The South China Sea and Australia’s Regional Security Environment

The South China Sea and Australia’s Regional Security Environment

Research summary

The South China Sea has been an ongoing maritime dispute for over six decades and in recent years has become one of East Asia’s most dangerous flashpoints. China’s claim has been expressed in the nine dash-line which appears in official documents but whether it refers to islands or sea area remains ambiguous.

The Vietnamese claim overlaps with the Chinese and is similarly unclear. The Philippines, Malaysia and Brunei claim contiguous parts of the area and Indonesia has a conflicting claim to the EEZ around its Natuna islands. The project will seek to understand the perspectives and interests informing each of the claimant states’ positions.

It will also examine the conflict potential of the current dispute and will also explore avenues for a resolution of the issue based on ASEAN’s proposal for a Code of Conduct [COC], dispute resolution under UNCLOS and notions of conflict prevention in general.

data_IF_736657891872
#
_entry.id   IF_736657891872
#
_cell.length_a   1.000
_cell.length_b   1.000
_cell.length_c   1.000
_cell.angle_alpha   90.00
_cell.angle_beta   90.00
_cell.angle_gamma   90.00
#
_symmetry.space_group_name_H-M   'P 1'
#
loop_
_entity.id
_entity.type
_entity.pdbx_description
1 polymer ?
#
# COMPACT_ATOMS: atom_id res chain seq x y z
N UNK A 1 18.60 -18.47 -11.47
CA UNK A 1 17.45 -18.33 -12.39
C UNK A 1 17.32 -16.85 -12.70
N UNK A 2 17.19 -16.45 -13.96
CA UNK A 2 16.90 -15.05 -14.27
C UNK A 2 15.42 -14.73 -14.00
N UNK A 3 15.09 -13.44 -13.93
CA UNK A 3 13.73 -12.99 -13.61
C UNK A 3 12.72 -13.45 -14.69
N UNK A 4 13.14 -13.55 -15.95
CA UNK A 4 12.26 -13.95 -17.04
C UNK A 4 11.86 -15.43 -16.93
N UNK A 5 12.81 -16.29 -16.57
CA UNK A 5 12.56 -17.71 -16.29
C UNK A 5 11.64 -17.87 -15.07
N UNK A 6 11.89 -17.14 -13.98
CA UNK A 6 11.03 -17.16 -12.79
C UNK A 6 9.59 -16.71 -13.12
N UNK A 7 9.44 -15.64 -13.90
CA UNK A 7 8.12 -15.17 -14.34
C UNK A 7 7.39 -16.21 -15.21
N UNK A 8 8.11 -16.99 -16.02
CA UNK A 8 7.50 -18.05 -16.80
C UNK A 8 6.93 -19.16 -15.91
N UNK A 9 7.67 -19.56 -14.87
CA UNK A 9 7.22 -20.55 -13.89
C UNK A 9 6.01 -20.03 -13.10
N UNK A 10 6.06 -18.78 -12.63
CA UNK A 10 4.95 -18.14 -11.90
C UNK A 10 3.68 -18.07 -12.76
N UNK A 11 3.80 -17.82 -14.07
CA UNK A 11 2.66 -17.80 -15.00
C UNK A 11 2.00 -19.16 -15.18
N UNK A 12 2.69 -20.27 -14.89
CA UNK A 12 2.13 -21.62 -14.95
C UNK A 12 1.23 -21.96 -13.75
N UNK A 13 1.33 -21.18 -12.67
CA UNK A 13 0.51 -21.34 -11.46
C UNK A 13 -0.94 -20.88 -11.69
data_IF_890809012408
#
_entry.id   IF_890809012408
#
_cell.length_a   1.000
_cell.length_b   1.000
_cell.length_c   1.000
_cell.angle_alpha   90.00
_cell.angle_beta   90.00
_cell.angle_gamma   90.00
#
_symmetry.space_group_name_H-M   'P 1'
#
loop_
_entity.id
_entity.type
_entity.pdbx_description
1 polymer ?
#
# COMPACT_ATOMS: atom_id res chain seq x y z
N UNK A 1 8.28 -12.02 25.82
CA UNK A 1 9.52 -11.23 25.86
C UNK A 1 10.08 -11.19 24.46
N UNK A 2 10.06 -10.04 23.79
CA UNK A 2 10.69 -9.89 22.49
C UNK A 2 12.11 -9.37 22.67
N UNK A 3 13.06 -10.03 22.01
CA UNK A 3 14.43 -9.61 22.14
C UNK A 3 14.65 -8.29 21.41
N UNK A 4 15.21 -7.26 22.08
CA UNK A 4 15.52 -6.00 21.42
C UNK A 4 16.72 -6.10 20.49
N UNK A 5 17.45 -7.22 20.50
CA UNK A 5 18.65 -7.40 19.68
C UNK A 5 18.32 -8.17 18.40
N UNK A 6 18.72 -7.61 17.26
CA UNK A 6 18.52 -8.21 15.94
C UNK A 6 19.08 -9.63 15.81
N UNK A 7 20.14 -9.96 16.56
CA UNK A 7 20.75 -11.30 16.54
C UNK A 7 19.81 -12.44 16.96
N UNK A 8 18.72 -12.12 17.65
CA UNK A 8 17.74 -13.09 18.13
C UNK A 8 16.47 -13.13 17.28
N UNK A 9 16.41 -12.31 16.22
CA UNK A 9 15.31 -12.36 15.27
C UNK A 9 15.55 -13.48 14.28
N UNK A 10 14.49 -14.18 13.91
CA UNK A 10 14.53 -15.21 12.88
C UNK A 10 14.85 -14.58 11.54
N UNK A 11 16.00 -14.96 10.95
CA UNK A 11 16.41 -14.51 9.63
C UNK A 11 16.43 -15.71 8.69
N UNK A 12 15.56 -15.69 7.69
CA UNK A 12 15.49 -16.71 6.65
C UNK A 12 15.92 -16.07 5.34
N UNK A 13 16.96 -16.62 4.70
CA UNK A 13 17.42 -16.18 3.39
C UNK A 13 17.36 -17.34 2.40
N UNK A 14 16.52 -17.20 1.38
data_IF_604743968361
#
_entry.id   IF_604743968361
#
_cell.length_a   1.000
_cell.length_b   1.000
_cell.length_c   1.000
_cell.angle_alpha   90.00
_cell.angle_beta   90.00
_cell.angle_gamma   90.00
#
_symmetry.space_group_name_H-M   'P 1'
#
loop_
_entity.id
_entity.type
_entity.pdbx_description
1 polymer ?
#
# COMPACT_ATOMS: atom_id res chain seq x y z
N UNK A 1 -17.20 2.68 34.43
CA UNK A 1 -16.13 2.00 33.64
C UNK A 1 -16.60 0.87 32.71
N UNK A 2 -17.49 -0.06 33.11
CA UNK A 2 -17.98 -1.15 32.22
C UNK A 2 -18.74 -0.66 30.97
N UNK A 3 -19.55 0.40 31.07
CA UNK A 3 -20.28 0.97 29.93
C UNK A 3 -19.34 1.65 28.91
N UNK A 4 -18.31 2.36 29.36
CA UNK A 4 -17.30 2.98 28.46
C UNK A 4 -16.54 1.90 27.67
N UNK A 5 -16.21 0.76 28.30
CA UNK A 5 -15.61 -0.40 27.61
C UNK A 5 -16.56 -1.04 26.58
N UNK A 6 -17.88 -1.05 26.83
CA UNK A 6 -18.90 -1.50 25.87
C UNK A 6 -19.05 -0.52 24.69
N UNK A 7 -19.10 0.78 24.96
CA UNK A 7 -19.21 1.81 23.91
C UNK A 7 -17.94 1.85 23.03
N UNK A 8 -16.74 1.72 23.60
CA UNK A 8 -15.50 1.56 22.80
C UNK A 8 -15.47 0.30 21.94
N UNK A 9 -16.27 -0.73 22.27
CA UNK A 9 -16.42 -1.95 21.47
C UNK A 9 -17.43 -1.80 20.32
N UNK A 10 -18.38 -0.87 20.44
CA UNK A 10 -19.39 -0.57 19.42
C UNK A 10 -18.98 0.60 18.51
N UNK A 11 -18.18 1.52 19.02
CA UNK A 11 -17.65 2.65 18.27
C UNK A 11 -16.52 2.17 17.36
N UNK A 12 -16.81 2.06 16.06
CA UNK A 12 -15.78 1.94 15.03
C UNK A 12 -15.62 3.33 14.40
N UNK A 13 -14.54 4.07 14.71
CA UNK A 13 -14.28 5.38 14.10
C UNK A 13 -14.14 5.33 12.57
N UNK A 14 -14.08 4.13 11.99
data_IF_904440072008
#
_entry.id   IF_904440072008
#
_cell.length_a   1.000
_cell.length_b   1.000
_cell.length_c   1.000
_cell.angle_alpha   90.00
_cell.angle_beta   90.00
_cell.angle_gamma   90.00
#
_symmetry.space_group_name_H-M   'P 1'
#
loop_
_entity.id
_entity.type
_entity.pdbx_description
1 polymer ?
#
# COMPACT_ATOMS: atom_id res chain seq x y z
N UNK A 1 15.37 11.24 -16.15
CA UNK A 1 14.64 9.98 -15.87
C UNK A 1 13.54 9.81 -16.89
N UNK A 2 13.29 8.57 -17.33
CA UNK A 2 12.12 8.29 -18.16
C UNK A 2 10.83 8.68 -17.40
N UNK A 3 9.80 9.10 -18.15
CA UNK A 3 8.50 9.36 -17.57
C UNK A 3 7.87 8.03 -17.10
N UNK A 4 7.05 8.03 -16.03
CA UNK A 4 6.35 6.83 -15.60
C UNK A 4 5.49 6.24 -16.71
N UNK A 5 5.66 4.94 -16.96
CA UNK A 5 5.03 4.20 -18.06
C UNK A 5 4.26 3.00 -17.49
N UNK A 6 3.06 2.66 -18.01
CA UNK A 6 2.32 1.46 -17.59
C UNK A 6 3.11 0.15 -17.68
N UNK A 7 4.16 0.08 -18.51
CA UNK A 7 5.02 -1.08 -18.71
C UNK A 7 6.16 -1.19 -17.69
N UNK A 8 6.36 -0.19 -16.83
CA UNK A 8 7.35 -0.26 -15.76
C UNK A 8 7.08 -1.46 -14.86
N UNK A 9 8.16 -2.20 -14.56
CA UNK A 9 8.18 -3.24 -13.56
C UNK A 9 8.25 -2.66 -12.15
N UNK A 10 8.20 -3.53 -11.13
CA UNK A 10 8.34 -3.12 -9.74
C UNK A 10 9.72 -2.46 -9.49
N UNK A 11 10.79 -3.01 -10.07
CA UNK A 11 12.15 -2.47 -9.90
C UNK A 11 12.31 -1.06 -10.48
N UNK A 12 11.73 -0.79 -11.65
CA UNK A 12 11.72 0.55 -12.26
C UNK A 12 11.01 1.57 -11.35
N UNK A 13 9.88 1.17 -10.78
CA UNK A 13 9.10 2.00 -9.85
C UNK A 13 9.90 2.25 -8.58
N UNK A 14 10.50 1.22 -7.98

In this project, Dr Leszek Buszynski and Dr Christopher Roberts explore these questions for the purpose of producing the following three outputs:

  • A Canberra based conference involving key experts in the field from Australia and Asia;
  • An accessible multi-author NSC occasional paper for distribution within the Australian and regional national security communities;
  • A high quality edited book based on expanded versions of the edited papers in the NSC occasional paper.

South China Sea Conference

As a component of the research project, Dr Buszynski and Dr Roberts held a conference followed by an author’s workshop on the South China Sea. The conference involved presentations from leading experts in Australia and Asia including Dr Jian Zhang, Associate Professor Ralf Emmers, Professor Renato Cruz De Castro, Professor Clive Schofield, and Professor Donald Rothwell. A broad range of stakeholders attend the event including government officials, academics and foreign embassy staff. The conference was held in the Crawford Building at the Australian National University on 28 March 2013.

Conference booklet: South China Sea Conference Booklet (pdf, 1.3mb)

The current project webpage.

Updated:  8 December 2021/Responsible Officer:  Crawford Engagement/Page Contact:  CAP Web Team